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10 Ways to Build Your Personal Learning Network in Student Affairs

20602510_sDigital technologies are changing nearly every pocket of campus and academic life. Student Affairs administrators must evolve and respond, even altering how they structure their own learning environments.  Online tools may actual solve an ongoing problem in finding professional development funding each year.
In addition to seeking out formal learning through graduate preparation programs and professional development through professional associations, student affairs educators must take control of their own learning through nontraditional and many times online methods for life long education.
This is known as a Personal Learning Network (PLN), making up the connections that one seeks knowledge. Interaction and knowledge sharing are key components, in addition to intentionality.  Those placed in a PLN are connected with the intent that  learning will result.  Many times a positive byproduct is professional networking and personal community building.  The key to this equation is that the learner is central to creating this network and will also contributing content back and sharing throughout the PLN.
Applied to the Student Affairs profession, a graduate student up to a senior vice president can be both contributors of knowledge and developers of networks.  George Siemens and Stephen Downes (2009) referred to this as the theory of Connectivism.  This theory explains learning in a digital age, acknowledging that the learners can acquire knowledge on their own.  Further, despite not personally knowing people in their network or possibly ever meeting them in person, professional development and connections can develop.
Developing a PLN, options are everywhere.  To ensure your network is robust and diverse, it is important to look beyond Higher Education for engagement.  Siemens (2005) explained that making these connections between fields of study, views and ideas is a critical skill.  Look creatively into your own interests to seek blogs, websites and contacts.  Even one topic such as leadership or marketing can be presented in various forms based upon the industry.
Writing about all PLN options would be vast.  For the sake of length and focus, this post will only explore resources that I suggest in building personal learning networks within Student Affairs.  

1.  Twitter 

Twitter is a prime example of how a PLN can be fostered.   Despite only offering users 140 characters, mobile and computer access results in millions of tweets per day.  Because it is an open public community, Gruzd, Takheyev and Wellman (2011) believe Twitter is “a good case to understand how people integrate information and communication technologies to form new social connections collaboration and conversation” (p. 1313).
From weekly chats and conference hashtag backchannels, users can create an environment that meets their learning objectives and fosters a PLN.  A driving force to this interactive platform is called a hashtag, simply composed of the number symbol (#) followed directly by a word or phrase.  The Student Affairs Collective provides more information about #sachat at https://studentaffairscollective.org/sachat/.  Inside Higher Education provides a comprehensive twitter directory that lists relevant education hashtags.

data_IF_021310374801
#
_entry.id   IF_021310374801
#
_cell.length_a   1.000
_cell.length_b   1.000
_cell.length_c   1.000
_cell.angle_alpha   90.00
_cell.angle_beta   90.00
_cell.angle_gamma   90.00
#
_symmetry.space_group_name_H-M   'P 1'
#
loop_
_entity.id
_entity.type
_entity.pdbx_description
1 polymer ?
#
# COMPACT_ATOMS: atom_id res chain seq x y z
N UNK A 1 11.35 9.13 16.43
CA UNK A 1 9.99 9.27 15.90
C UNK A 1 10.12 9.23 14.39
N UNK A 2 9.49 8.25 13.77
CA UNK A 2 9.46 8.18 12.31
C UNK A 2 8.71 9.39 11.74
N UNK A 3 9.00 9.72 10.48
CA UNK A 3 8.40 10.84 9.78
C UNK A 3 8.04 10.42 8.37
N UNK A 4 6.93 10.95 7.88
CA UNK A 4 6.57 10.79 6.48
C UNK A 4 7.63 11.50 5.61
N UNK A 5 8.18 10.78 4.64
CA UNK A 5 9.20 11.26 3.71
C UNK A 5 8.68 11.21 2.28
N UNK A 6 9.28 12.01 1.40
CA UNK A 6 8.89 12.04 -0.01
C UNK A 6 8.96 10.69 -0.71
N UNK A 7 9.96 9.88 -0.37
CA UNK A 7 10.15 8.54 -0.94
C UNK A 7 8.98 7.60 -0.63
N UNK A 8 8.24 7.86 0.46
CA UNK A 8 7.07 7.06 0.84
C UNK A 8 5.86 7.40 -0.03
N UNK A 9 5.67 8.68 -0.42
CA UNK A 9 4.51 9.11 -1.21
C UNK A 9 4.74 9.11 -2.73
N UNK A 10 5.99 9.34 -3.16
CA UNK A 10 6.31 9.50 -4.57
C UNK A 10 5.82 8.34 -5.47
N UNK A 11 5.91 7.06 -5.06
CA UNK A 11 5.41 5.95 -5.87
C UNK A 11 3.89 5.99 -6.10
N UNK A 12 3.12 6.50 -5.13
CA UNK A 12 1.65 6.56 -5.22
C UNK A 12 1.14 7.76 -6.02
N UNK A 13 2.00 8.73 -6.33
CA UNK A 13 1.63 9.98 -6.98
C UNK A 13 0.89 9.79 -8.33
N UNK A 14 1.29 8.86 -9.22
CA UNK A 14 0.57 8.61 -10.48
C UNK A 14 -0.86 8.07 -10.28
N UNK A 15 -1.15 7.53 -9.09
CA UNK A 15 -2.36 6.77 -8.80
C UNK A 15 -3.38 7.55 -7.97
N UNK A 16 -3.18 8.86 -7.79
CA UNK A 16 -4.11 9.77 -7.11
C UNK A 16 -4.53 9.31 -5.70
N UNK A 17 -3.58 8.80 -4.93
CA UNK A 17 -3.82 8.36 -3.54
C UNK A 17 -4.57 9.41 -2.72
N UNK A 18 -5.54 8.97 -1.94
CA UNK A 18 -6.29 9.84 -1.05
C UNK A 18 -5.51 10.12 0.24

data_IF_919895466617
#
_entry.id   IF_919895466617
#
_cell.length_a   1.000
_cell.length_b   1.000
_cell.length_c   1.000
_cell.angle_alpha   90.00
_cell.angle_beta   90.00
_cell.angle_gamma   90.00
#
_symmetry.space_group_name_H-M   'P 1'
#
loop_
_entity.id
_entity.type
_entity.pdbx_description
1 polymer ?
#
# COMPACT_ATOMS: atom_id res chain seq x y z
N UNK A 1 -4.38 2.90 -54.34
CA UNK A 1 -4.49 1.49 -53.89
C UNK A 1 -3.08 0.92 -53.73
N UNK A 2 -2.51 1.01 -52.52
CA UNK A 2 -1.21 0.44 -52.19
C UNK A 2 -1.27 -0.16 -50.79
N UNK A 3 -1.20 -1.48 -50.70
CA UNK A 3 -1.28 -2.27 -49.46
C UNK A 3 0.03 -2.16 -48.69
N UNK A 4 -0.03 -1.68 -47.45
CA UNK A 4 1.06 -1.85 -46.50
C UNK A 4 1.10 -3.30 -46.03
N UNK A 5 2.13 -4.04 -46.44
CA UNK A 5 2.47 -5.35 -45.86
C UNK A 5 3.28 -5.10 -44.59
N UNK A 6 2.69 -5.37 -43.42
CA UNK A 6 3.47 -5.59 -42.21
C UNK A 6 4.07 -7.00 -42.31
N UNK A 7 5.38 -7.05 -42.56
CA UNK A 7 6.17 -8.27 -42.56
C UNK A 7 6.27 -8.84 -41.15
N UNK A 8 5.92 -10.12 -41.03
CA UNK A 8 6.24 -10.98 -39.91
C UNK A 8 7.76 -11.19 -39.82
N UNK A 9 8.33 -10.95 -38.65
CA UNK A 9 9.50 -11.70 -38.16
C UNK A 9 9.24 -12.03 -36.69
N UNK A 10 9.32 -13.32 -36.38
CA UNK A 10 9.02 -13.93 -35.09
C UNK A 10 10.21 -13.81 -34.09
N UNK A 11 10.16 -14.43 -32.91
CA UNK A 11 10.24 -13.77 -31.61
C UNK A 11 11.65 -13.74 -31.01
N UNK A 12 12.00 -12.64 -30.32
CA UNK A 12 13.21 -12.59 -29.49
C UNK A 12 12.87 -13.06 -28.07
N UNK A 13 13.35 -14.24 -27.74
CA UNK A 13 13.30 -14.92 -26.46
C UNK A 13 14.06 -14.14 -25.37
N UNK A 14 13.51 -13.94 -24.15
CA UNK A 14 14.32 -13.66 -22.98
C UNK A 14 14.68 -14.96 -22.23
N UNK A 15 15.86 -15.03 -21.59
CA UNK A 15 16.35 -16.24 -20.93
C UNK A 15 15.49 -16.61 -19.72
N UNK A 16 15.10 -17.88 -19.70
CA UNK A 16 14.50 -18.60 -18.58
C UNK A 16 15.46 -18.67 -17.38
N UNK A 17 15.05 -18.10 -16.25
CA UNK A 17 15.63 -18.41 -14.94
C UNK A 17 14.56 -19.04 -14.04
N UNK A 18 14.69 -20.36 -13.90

Some of these include:

  • #sachat
  • #satech
  • #edtech
  • #digitaled
  • #edusocmedia
  • #Casesmc
  • #emchat
  • #fachat
  • #salead
  • #WLsalt
  • #sagrad
  • #sadoc
  • #sapro
  • #safit
  • #sareads
  • #advchat

The Twitter student affairs community is active, filled weekly with chats like #sachat and ongoing conversations followed by graduate students through #sagrad or #sadoc.  Research has begun to explore professional use of social media, such as through Twitter in developing your PLN.  Veletsianos (2011) explored higher education scholars activity on Twitter, seeing they share information based upon their research interests, content for class to students, asking for feedback from colleagues, and networking among their professions.  Further, they were establishing a clear brand as seen in their profile descriptions and other social networking sites they use.
Veletsianos conducted another study in 2013, asking what activities and practices arise when researchers and educators use social media.  This study found that even personal sharing was valuable in the academic community.  This was observed through Twitter, where author Veletsianos claims that “It appears that engagement with and sharing about issues unrelated to the profession is a value that is celebrated by this community” (2013, p. 646).  These two studies show the value added of integrating Twitter into building ones personal learning network.
Here is a quick list of chats that I join when I can: